As Boulder kicks off the second phase of redevelopment work in the Boulder Junction area — one of the City Council’s priority projects — it is forming community-led focus groups that will help guide the project over the next few years.
“We’re trying to make sure that these focus groups represent different constituent types to make sure that we’re getting a broad range of stakeholders and also community representatives to provide varying viewpoints, varying expertise, and also a variety of experience and backgrounds,” said Sarah Cawrse, principal planner for Boulder.
In 2007, Boulder created the Transit Village Area Plan, known as TVAP, which outlined the plan for the Boulder Junction area project. The plan, which was updated in 2010, consists of a 160-acre area located in the geographic center of Boulder, bounded by Valmont Road to the north, 30th Street to the west, Foothills Parkway to the east and the railroad tracks to the south.
Phase one, which occurred on the west side of the railroad tracks, is nearing completion and, ultimately, led to redevelopment of the area with some 1,500 residential units, about a quarter of which are affordable, a regional bus station and new transportation connections. It also created new taxing districts that help provide funding for some of the transportation projects.
Now, the city is gearing up for part two, which aims to upgrade to Old Pearl; conduct a feasibility study regarding the extension of Bluff Street west of 30th Street; add a traffic signal at Pearl Street and Frontier Avenue; and additional pedestrian, bicycle and multi-use paths, according to the TVAP.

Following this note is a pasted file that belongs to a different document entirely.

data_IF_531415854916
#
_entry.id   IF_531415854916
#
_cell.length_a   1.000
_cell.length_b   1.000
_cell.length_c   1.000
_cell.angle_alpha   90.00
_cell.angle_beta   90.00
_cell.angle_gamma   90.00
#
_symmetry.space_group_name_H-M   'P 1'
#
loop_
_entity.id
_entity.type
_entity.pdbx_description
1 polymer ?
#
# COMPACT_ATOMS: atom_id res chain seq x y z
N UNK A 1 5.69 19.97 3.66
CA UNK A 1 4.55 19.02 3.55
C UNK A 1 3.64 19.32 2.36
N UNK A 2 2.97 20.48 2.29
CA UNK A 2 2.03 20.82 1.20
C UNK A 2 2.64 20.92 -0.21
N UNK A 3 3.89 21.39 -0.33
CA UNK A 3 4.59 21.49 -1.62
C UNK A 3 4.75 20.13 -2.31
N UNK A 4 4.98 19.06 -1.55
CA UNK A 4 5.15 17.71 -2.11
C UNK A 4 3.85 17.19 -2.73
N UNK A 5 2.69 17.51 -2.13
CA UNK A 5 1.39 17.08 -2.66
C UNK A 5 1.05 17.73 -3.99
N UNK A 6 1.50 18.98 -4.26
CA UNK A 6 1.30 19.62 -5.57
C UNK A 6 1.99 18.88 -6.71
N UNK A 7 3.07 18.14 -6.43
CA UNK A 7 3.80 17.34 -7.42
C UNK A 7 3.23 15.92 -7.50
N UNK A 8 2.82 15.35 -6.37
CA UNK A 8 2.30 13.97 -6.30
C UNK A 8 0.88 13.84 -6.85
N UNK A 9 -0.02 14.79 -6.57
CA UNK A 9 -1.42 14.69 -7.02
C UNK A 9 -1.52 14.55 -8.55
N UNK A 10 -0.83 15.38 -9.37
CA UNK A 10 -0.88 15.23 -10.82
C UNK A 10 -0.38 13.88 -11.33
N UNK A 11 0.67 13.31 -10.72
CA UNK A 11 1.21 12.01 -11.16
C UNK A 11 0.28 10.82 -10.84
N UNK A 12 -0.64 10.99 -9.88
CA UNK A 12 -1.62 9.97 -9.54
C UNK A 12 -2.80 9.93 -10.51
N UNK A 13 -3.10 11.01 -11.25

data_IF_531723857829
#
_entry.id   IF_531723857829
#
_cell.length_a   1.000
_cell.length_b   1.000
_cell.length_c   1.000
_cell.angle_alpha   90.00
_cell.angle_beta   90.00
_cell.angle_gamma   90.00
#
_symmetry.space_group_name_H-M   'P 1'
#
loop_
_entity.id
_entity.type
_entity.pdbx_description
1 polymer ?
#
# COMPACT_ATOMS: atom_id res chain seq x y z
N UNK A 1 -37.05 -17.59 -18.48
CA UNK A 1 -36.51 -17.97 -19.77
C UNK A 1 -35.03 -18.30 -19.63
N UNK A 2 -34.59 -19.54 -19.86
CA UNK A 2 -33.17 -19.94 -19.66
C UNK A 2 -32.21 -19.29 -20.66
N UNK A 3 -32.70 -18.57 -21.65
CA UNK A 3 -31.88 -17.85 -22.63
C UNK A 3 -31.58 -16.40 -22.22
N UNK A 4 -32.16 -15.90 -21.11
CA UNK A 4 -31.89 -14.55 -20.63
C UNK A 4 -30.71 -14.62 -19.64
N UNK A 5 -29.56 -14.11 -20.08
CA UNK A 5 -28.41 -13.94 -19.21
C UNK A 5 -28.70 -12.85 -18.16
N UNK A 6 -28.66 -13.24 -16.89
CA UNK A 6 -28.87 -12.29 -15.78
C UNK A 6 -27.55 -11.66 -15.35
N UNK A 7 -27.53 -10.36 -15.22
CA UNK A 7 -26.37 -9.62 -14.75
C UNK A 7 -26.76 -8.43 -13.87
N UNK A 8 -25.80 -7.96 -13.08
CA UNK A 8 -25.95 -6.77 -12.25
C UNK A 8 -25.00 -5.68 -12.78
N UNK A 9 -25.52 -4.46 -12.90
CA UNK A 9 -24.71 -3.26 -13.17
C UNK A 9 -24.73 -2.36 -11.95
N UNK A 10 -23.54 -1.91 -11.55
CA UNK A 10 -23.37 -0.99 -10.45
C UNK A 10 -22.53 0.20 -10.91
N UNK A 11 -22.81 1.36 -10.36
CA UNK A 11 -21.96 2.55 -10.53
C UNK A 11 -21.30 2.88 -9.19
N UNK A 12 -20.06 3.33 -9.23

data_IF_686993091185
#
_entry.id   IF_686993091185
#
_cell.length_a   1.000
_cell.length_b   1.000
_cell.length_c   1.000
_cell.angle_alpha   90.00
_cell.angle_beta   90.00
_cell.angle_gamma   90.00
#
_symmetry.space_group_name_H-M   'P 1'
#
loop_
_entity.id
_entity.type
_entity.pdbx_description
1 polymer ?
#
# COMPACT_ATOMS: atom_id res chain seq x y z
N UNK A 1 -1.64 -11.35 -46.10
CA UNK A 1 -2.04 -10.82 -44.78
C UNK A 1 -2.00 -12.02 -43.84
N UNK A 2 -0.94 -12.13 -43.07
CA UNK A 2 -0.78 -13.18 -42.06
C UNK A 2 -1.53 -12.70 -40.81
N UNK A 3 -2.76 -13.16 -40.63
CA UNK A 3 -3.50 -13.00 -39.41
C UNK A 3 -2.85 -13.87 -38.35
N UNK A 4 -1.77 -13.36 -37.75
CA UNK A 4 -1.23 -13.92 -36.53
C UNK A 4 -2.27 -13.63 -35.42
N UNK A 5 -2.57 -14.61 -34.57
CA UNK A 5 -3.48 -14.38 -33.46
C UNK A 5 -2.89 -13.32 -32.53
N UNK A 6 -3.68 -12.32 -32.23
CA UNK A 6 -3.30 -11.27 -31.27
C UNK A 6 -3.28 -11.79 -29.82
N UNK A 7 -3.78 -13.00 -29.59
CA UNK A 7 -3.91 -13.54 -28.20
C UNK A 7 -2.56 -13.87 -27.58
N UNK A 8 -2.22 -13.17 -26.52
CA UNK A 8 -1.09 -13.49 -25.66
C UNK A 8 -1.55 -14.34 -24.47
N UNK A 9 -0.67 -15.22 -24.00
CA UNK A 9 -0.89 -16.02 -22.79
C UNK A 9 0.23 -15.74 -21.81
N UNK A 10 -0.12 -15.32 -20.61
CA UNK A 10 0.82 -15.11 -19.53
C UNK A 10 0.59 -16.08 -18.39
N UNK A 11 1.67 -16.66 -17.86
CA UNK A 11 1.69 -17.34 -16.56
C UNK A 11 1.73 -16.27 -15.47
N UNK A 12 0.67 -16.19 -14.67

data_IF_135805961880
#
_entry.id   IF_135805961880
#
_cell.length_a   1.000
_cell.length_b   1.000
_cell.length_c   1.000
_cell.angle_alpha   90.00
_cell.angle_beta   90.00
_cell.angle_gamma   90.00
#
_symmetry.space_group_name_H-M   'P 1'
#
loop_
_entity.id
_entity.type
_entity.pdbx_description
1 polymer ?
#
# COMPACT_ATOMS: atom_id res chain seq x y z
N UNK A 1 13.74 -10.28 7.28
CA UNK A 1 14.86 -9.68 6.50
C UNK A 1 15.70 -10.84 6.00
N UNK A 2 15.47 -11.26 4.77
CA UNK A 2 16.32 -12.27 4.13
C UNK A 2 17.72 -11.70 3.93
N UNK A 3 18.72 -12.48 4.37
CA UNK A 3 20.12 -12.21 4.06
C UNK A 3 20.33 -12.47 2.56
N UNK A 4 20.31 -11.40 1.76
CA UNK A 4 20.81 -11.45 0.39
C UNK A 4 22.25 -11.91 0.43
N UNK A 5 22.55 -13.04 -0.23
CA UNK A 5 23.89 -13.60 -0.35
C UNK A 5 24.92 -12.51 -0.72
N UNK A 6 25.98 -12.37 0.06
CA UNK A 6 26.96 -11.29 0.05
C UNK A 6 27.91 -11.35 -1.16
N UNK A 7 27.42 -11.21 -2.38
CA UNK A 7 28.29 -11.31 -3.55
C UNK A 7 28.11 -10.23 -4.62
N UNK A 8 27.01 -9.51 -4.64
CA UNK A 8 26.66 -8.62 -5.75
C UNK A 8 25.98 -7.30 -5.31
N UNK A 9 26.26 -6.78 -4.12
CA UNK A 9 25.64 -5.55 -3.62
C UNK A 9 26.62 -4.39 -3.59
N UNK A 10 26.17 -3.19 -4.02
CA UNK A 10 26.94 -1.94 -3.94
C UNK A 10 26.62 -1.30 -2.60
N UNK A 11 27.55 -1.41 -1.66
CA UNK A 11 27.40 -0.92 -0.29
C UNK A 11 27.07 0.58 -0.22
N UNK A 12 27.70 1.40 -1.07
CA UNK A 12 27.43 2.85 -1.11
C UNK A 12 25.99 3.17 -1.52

To begin this work, Boulder will first reconfirm land use designations, mobility connections and the urban design defined by the TVAP. It may make amendments to an almost two decade-old outline, following stakeholder feedback, before moving forward with the implementation process, Cawrse said.
“The goal right now is to make sure that we’re implementing the strategies identified in the plan today, but as part of our community engagement outreach process, we will be talking with community members to confirm some of the implementation strategies and from those conversations that’s where we might find some priority areas or areas that we can focus on especially for implementation strategies,” Cawrse said.
Cawrse added that the city hopes to have several community-led focus group provide input and share their expertise. Residents interested in participating must complete an interest form at bit.ly/3jmyG1I by Feb. 8, according to a news release from the city.
Residents who are encouraged to apply are those who live or work in Boulder Junction; visit or use services in Boulder Junction; own property or businesses in Boulder Junction; represent communities who may be directly impacted in Boulder Junction or have knowledge of local land use, design and development, the release said.
“We’re anticipating a few different types of focus groups, and the intention is for them to be involved throughout the project as needed, and the project right now is anticipated to be about 18 to 21 months,” Cawrse said.